What do plants eat?
Much like us humans need food and water to survive, plants also need food and drink - but it’s not the same as us eating some cereal or drinking some juice. Plants are actually really clever and are able to make their own food - they’re one of the only living organisms on the planet that are able to do this, and most of the earth’s creatures eat plants so there’s lots of people and animals relying on them!
During the day, plants breathe in carbon dioxide through their leaves. They use sunlight and the green from their leaves to make sugars from the carbon dioxide, which gives them energy to grow. This is called photosynthesis.
Plants also need water for photosynthesis - they absorb water and other nutrients through their roots, and this water is then used by the plant to help make the sugars they need.
What is soil?
Soil is the loose surface we find outside where plants grow, but it’s more than just dirt. It actually takes thousands of years to form, and it’s made up of all kinds of things, from decayed plants and animals to rocks and minerals. Plants use soil to help them grow - their roots grow into the soil, and then the nutrients in the soil help to feed the plants.
Soil is also where lots of insects and animals live - earthworms, ants and some beetles all live in the ground.
Sometimes, the soil we have in our gardens isn’t the right type to grow the plants we want to grow, so we can add different mixes to the soil to give the plants a helping hand.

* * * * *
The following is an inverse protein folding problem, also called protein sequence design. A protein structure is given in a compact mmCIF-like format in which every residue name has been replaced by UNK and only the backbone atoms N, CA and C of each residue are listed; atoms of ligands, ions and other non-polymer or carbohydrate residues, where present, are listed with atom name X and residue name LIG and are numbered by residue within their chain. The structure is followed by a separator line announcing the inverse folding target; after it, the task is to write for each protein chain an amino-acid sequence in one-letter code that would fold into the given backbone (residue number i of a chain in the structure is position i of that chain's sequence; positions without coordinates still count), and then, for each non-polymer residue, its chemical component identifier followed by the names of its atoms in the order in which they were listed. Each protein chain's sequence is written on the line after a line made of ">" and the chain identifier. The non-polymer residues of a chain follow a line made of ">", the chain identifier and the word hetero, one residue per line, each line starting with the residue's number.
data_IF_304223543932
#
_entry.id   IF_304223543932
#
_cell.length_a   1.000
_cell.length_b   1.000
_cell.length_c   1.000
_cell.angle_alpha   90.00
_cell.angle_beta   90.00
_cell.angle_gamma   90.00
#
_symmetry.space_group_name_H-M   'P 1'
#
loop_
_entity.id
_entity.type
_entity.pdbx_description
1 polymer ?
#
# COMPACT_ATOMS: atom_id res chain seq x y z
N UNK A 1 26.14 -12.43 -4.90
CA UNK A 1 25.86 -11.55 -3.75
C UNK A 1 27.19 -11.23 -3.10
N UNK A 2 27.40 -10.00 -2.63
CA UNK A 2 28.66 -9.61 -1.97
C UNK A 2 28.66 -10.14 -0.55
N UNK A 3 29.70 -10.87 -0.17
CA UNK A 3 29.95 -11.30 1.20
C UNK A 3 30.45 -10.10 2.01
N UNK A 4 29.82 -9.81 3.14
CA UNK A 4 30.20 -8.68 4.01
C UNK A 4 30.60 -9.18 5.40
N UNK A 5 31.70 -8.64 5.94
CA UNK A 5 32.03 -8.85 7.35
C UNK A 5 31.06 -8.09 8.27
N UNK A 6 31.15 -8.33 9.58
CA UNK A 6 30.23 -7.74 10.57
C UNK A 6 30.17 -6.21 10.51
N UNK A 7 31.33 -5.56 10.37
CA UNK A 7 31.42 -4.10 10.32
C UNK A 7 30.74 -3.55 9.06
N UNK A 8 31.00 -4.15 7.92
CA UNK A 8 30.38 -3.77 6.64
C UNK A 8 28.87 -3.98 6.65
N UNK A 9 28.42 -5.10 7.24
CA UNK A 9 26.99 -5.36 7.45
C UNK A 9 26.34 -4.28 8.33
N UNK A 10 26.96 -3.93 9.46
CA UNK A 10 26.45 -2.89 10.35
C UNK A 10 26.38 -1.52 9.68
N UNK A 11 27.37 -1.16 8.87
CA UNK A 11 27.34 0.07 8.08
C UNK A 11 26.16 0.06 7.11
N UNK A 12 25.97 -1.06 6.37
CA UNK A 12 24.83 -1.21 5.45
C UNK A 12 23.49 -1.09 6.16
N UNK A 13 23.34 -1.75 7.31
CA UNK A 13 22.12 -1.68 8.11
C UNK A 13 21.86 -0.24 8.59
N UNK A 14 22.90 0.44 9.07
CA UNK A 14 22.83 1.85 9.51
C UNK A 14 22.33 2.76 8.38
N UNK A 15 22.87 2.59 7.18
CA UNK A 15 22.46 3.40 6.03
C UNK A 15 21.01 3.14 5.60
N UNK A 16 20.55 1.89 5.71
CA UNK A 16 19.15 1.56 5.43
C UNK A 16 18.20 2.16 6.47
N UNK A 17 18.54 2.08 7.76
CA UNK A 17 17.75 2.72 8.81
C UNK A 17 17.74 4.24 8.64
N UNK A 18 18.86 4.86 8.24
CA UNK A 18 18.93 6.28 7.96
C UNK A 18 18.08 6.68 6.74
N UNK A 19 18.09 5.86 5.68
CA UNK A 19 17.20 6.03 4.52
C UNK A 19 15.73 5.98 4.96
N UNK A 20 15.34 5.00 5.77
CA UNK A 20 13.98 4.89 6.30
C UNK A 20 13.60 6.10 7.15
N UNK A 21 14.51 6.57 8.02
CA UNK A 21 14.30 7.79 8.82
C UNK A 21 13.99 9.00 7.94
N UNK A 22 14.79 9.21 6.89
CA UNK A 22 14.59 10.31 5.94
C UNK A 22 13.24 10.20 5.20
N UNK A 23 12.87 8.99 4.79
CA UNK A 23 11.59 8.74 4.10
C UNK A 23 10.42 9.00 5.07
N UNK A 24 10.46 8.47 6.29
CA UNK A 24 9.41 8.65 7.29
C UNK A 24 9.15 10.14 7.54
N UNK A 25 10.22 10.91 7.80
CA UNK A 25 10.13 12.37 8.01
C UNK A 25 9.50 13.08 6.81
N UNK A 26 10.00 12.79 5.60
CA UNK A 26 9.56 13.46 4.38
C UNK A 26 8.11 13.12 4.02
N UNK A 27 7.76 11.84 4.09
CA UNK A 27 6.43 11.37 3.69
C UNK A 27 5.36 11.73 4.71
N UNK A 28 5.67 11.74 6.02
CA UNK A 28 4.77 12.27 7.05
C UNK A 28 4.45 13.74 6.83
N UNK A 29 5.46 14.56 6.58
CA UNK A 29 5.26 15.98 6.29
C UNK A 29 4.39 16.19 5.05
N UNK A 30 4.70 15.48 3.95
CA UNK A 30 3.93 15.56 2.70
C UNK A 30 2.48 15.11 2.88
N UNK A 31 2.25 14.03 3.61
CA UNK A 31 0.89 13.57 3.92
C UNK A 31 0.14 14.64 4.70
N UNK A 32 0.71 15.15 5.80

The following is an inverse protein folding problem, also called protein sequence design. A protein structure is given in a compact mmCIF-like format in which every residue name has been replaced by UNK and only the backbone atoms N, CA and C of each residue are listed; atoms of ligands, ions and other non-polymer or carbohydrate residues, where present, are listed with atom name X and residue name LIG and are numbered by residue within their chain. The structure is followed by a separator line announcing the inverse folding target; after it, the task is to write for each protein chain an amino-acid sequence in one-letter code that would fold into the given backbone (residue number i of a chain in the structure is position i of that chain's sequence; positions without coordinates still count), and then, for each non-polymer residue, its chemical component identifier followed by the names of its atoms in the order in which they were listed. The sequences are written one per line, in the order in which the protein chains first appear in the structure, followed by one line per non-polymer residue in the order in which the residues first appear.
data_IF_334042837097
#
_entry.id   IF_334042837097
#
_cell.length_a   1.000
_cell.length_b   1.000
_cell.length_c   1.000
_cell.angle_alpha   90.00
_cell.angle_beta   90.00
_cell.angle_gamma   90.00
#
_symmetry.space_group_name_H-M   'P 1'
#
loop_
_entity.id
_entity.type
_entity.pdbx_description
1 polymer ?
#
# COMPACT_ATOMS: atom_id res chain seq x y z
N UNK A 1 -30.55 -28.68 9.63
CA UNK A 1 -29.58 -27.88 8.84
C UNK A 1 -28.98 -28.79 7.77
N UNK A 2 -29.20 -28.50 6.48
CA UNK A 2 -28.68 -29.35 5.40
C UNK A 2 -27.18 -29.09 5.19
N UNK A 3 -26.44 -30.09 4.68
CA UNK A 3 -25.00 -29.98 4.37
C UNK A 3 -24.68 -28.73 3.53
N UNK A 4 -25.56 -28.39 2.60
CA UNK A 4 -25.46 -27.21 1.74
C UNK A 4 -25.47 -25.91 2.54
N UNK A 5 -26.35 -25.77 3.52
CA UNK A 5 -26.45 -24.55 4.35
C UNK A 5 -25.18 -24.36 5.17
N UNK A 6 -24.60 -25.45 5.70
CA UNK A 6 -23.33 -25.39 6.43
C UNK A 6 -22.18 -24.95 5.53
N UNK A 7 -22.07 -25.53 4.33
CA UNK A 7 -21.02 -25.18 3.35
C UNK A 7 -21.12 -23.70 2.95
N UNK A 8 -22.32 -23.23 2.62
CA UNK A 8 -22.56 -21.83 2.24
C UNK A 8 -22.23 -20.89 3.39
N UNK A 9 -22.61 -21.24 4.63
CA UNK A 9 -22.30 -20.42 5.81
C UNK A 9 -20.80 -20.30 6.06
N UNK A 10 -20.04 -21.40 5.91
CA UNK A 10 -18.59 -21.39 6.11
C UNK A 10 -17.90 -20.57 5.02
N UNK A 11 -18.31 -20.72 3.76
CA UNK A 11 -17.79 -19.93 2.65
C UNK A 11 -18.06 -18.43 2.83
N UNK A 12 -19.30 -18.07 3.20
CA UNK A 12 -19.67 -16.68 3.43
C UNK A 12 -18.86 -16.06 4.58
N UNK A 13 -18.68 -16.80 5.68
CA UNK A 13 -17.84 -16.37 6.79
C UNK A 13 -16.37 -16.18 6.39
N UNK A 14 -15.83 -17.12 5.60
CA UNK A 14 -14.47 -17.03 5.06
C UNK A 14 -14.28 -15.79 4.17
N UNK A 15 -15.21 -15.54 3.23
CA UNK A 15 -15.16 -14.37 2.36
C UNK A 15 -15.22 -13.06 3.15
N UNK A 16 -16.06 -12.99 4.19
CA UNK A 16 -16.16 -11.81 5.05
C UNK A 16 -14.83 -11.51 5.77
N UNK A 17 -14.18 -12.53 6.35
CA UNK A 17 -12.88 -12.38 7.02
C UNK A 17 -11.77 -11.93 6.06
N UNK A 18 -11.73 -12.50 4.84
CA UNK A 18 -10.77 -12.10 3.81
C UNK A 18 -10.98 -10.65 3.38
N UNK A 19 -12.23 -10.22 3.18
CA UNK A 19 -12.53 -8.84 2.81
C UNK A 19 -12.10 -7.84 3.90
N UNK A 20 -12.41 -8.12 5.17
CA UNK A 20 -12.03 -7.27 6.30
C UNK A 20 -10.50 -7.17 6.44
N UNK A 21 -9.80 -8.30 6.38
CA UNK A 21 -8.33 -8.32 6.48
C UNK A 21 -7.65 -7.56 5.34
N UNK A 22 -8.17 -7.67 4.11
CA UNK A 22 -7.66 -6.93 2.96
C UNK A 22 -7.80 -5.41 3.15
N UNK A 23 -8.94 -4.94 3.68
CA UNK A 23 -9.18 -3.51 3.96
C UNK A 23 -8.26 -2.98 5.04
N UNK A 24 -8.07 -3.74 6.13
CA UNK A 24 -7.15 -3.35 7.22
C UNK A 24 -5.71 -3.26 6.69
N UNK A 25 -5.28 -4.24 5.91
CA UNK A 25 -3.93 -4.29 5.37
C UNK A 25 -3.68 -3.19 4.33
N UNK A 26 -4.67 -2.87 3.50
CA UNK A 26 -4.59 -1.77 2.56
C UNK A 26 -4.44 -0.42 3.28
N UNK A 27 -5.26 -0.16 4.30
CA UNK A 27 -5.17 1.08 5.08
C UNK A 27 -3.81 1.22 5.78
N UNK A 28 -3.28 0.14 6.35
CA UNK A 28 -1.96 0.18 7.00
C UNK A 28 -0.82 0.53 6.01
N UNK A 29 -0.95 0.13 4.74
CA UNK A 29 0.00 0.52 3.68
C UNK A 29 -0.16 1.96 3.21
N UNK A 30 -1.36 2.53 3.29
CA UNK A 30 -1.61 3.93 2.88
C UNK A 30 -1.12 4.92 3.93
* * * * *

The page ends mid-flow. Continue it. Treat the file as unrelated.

Why are worms good for the garden?
Earthworms are really good for the garden because they help to keep the soil healthy. They eat decaying plants but they don’t damage plants and flowers like slugs and snails do.
Worms are also really helpful in the garden if you’re making your own compost, because they can help to speed up the composting process by eating food scraps and then digesting them, which turns them into compost.
What is compost?
Compost is usually made from food and garden waste - so that’s the things you’re getting rid of, like old vegetables or flowers you’ve dug up in the garden. All of the ingredients mix together and over time they start to decompose. Then, the compost mixture can be used on your soil to help improve it because it has lots of nutrients in it, which help plants to grow.
You can make your own compost in your garden or you can get ready made composts which can help if you have a particularly tricky soil where you can’t plant some flowers and plants.
How do you make your own compost?
It’s easy to make your own compost, you just need the right mix of materials to make it work. Good compost is made up of half green materials (things like grass or hedge trimmings), and half brown materials (things like twigs or cardboard).